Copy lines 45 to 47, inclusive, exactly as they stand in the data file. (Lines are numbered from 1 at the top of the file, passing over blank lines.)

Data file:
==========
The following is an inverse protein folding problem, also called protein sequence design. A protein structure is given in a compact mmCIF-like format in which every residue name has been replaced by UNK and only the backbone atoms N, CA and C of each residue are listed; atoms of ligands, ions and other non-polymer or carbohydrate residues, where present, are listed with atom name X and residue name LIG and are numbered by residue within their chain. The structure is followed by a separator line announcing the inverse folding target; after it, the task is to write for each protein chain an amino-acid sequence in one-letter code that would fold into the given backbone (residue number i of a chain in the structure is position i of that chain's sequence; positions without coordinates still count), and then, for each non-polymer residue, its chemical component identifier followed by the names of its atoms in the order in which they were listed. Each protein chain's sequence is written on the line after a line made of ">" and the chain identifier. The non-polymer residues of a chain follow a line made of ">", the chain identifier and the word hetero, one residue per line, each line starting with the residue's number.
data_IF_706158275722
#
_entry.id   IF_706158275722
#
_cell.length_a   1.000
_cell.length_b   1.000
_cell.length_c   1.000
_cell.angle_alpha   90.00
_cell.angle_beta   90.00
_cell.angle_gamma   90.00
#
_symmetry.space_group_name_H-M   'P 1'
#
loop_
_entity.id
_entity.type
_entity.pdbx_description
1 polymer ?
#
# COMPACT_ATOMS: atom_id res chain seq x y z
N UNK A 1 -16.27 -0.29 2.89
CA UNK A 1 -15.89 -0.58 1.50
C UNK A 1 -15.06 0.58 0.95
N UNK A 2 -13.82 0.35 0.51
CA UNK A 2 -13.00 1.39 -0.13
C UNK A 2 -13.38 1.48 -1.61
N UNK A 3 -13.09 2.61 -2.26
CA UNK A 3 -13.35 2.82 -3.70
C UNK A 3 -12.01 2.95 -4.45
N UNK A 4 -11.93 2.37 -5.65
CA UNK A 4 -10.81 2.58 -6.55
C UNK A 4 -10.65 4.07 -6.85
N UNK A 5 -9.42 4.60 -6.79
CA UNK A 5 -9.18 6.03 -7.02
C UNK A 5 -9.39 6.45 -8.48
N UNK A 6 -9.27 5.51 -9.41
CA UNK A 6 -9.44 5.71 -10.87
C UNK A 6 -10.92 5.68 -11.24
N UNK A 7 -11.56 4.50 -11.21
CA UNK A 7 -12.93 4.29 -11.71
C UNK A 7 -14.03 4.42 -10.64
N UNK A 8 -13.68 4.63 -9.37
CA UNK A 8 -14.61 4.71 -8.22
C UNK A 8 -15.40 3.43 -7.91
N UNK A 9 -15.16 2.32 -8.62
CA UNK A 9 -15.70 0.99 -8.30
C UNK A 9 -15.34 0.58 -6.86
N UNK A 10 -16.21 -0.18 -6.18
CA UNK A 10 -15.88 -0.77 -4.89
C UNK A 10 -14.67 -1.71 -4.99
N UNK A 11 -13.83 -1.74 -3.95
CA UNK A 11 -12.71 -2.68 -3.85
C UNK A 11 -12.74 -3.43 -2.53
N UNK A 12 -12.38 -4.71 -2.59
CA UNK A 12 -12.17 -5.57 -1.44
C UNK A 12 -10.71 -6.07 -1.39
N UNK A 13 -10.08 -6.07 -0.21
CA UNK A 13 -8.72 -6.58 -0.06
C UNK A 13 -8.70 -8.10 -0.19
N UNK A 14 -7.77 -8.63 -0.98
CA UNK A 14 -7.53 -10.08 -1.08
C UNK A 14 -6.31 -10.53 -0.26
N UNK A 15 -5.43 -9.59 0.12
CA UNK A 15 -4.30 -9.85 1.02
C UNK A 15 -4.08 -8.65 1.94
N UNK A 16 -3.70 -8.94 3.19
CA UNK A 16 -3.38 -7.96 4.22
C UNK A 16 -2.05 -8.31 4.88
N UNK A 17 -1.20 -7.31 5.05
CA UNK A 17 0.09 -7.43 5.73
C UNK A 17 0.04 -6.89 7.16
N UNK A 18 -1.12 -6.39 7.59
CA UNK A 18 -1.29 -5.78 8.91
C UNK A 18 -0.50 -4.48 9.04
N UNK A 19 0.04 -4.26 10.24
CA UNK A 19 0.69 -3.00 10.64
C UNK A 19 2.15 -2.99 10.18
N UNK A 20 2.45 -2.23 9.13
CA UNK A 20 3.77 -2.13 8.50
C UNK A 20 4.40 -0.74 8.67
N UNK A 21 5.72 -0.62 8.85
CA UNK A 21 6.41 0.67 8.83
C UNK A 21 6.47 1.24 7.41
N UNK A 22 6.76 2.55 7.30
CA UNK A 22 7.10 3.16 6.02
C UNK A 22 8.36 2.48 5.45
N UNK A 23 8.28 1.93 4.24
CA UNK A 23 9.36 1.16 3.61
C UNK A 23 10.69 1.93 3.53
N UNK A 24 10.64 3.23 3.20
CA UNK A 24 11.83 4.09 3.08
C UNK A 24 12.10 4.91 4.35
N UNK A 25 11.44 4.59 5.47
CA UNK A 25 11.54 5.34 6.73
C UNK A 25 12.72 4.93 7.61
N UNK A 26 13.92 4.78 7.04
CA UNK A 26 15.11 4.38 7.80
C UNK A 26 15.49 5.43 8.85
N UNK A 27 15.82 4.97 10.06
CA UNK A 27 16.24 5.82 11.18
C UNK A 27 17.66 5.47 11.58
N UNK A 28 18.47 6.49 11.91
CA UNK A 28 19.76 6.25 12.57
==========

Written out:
C UNK A 8 -15.40 3.43 -7.91
N UNK A 9 -15.16 2.32 -8.62
CA UNK A 9 -15.70 0.99 -8.30